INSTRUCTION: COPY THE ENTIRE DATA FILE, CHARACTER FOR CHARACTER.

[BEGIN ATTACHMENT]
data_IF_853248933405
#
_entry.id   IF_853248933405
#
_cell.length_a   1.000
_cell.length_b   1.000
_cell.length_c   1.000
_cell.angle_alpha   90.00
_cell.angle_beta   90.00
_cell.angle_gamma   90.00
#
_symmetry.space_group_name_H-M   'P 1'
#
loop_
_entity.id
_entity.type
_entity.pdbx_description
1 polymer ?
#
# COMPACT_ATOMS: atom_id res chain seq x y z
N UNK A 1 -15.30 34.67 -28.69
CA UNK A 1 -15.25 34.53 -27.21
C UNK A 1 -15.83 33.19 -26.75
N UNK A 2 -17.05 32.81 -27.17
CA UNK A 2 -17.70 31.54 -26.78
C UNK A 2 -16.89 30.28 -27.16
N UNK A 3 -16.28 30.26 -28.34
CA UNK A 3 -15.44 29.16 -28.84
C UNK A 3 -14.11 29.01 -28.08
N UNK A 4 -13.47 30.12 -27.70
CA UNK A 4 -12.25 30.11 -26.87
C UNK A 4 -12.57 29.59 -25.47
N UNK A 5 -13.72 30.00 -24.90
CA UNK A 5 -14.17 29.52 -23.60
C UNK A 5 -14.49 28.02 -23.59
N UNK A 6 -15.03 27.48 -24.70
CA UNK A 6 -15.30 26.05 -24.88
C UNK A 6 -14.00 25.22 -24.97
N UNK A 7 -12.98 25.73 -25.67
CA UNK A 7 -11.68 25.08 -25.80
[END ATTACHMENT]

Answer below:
data_IF_853248933405
#
_entry.id   IF_853248933405
#
_cell.length_a   1.000
_cell.length_b   1.000
_cell.length_c   1.000
_cell.angle_alpha   90.00
_cell.angle_beta   90.00
_cell.angle_gamma   90.00
#
_symmetry.space_group_name_H-M   'P 1'
#
loop_
_entity.id
_entity.type
_entity.pdbx_description
1 polymer ?
#
# COMPACT_ATOMS: atom_id res chain seq x y z
N UNK A 1 -15.30 34.67 -28.69
CA UNK A 1 -15.25 34.53 -27.21
C UNK A 1 -15.83 33.19 -26.75
N UNK A 2 -17.05 32.81 -27.17
CA UNK A 2 -17.70 31.54 -26.78
C UNK A 2 -16.89 30.28 -27.16
N UNK A 3 -16.28 30.26 -28.34
CA UNK A 3 -15.44 29.16 -28.84
C UNK A 3 -14.11 29.01 -28.08
N UNK A 4 -13.47 30.12 -27.70
CA UNK A 4 -12.25 30.11 -26.87
C UNK A 4 -12.57 29.59 -25.47
N UNK A 5 -13.72 30.00 -24.90
CA UNK A 5 -14.17 29.52 -23.60
C UNK A 5 -14.49 28.02 -23.59
N UNK A 6 -15.03 27.48 -24.70
CA UNK A 6 -15.30 26.05 -24.88
C UNK A 6 -14.00 25.22 -24.97
N UNK A 7 -12.98 25.73 -25.67
CA UNK A 7 -11.68 25.08 -25.80